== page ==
* U.S. exports grew 4.6 percent to record $172.7 billion
* U.S. imports rise 4.9 percent to $220.8 billion
* Weaker dollar giving U.S. exports a boost - analysts
(Recasts, adds analyst quotes, details on dollar)
By Doug Palmer
WASHINGTON, May 11 U.S. exports set a record in
March, buoyed by the weak U.S. dollar and strengthening global
demand as U.S. trade flows returned to levels last seen before
the global financial crisis.
U.S. exports grew 4.6 percent in March to $172.7 billion,
surpassing the record set in July 2008 before world trade took
a sharp downturn. The March export rise was the biggest
month-to-month gain in 17 years, the Commerce Department said
in a report on Wednesday.
"It's taken two-and-a-half years, but the level of exports
has finally returned to pre-recession levels," said Paul Dales,
senior U.S. economist with Capital Economics in Toronto.
Despite the big gain, the U.S. trade deficit grew to $48.2
billion in March, the widest since June 2010, as rising oil
prices helped push imports nearly 5 percent higher.
Dales said he doubted the wider-than-expected trade gap in
March would meaningfully worsen estimates of already weak
first-quarter U.S. economic growth.
"More generally, the latest surveys suggest that export
growth will continue to accelerate, with the lower dollar
providing further support. But the surveys suggest that imports
will continue to grow at a faster rate," Dales said.
Both U.S. goods and U.S. services exports set records in
March, as did two sub-categories - foods, feeds and beverages
and industrial supplies. U.S. exports to Canada and South and
Central America also set records and exports to the European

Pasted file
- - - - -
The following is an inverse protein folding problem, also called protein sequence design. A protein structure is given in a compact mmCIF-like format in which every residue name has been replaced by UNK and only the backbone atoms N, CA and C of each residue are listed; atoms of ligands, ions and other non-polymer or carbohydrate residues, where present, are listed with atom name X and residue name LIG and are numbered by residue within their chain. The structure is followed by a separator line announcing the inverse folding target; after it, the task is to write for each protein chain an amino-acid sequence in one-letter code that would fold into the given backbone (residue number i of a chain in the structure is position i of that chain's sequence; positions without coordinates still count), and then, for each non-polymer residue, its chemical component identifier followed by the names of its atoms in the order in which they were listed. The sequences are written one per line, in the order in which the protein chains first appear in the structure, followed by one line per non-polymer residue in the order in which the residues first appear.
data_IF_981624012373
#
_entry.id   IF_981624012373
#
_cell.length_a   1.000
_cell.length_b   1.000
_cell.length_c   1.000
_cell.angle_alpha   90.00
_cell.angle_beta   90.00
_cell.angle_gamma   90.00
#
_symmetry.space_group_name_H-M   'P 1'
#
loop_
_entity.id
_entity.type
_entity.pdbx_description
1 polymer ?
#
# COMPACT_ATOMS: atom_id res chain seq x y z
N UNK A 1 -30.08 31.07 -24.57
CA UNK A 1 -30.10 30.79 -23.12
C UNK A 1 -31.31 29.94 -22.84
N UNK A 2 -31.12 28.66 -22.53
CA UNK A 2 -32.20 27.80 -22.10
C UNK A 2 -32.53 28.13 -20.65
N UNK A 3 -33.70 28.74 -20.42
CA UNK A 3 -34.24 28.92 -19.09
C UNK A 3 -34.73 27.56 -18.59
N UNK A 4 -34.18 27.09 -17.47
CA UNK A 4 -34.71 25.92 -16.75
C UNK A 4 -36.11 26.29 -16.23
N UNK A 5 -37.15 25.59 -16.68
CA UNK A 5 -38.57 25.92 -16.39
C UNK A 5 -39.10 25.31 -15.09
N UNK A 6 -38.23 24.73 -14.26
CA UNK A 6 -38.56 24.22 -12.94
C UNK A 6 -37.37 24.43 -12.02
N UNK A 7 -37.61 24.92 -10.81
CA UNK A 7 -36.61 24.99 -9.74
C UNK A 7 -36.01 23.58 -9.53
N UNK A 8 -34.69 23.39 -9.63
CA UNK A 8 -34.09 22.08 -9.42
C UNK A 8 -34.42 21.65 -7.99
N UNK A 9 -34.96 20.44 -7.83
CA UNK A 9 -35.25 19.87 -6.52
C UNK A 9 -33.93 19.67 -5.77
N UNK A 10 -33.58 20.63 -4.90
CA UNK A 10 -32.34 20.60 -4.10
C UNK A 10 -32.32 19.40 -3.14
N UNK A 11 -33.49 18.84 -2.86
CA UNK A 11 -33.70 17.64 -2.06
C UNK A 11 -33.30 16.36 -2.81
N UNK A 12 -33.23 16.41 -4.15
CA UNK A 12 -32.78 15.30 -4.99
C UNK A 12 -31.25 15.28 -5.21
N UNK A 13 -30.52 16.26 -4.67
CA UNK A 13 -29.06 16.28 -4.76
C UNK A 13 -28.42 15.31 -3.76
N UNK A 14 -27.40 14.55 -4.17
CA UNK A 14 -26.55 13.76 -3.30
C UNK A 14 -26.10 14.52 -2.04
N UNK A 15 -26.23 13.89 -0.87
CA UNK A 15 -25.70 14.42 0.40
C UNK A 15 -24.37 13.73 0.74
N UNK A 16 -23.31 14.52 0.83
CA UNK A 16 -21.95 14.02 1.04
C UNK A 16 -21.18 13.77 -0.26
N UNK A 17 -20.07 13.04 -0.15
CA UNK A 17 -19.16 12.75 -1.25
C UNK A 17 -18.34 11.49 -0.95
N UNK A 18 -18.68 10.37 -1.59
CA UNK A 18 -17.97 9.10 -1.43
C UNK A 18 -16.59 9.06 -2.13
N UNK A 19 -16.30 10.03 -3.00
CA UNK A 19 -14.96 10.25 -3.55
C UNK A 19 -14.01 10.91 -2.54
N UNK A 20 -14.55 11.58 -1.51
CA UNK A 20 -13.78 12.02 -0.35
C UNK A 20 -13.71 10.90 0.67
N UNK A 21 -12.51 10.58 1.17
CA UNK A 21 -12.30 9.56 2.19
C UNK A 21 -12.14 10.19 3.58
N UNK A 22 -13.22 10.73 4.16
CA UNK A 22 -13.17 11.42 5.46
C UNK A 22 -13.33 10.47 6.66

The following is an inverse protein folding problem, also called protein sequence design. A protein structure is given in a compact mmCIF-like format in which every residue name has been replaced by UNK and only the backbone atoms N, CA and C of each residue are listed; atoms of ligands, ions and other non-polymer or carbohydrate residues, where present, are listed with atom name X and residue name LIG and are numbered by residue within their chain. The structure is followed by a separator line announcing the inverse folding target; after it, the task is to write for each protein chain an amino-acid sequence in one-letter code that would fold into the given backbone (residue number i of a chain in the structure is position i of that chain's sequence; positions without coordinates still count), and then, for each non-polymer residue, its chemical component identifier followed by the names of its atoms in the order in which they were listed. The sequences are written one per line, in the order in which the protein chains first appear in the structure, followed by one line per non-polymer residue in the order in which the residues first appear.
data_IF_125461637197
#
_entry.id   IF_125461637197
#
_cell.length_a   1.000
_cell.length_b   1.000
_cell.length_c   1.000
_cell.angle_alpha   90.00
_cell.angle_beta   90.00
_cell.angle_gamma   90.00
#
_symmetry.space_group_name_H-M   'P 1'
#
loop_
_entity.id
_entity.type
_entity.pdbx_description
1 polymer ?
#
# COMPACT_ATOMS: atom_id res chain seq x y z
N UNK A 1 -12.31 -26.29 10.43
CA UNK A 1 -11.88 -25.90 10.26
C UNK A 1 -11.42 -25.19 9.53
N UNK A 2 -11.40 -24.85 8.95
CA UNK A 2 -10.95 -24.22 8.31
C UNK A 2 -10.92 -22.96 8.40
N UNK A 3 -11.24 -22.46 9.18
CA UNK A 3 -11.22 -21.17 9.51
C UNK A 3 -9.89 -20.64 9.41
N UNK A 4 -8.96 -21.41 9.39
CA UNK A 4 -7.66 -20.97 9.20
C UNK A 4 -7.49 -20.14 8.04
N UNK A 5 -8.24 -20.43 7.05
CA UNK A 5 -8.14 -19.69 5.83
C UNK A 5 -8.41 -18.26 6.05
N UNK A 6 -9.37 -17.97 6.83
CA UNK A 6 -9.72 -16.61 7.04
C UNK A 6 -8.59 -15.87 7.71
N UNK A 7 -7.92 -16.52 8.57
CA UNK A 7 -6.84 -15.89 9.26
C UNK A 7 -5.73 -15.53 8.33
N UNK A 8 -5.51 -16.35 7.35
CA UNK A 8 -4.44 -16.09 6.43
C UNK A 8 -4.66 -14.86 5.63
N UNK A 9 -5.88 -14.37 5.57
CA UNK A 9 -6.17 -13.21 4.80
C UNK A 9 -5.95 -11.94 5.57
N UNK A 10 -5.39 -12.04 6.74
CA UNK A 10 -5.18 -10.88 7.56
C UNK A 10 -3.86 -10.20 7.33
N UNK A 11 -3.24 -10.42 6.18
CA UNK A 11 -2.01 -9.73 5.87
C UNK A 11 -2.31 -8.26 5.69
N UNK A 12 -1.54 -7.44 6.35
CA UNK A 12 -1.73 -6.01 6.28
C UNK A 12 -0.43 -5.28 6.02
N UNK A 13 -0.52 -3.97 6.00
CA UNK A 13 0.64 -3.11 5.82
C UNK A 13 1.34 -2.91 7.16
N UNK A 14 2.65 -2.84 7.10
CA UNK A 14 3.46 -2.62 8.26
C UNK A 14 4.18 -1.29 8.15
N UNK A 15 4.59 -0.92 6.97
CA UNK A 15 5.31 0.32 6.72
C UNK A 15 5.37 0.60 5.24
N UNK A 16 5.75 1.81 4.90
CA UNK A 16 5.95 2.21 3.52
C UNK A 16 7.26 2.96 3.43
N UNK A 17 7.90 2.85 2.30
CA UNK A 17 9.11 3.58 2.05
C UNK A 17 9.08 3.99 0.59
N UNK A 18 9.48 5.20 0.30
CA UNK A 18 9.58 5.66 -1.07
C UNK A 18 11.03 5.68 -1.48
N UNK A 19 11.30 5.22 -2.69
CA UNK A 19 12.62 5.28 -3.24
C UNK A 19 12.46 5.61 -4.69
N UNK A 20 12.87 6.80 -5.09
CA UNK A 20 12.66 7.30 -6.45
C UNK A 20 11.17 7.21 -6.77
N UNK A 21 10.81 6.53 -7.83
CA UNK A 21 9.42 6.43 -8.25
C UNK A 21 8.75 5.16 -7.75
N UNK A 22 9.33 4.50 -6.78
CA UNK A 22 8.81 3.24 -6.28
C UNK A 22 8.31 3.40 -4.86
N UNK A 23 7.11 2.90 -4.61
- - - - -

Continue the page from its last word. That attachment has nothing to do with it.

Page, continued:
Union were the highest since July 2008.
A weaker dollar helps U.S. exports by making them cheaper
in world markets. The dollar has fallen 5.2 percent against a
basket of currencies since the beginning of the year. Against
the euro, the dollar has been down nearly 7 percent so far this
Imports grew 4.9 percent to $220.8 billion as the average
price for imported oil hit $93.76 per barrel, the highest since
September 2008. Oil prices continued to rise in April, but have
receded in recent weeks back to early March levels.
Pierre Ellis, senior global economist at Decision Economics
in New York, said the trade data could provide ammunition for
members of the Federal Reserve board that want to tighten
monetary policy to curb the threat of inflation.
"This is a reassurance on growth, which is what the hawkish
members of the Fed are looking for. This is a piece of evidence
for them to consider removing accommodation before things start
overheating a couple of years down the road," he said.
Graphic - U.S. trade balance:
Graphic - U.S. mortgages:
U.S. imports were the highest since August 2008, just as
the global financial crisis was beginning to bite into trade.
Imports hit a record $232.1 billion in July 2008, before
tumbling sharply over the next six months.
U.S. petroleum imports were also the highest since August
2008 and the U.S. petroleum trade deficit was the widest since
The closely watched U.S. trade deficit with China narrowed
slightly in March to $18.1 billion, as U.S. exports to that
country grew faster than imports from the Asian giant.
However, the trade shortfall with China for the first
quarter of 2011 totaled $60.2 billion, putting it on a pace to
exceed last year's record of around $273 billion.
China's own data this week showed it posted its biggest
surplus in four months in April, as exports hit a record on
stronger global demand.
U.S. and Chinese officials sparred over China's exchange
rate policies during high-level talks this week in Washington.
The United States pressed for a faster rise in the yuan's
value to help bring trade into balance, while China said it
would continue exchange rate reform at its own pace.
Meanwhile, a Labor Department report showed U.S. job
openings in March were the most in 2-1/2 years, pointing to a
firmer tone in the labor market. Job openings rose 99,000 to
3.12 million, the highest since September 2008.
A separate industry group report showed applications for
U.S. home mortgages surged last week at the fastest pace in two
months as interest rates dropped for a fourth week in a row.
The Mortgage Bankers Association said its mortgage
application index, which includes both refinancing and home
purchase demand, jumped 8.2 percent last week. The index of
loan requests for home purchases climbed 6.7 percent.
(Additional reporting by Richard Leong in New York, Editing by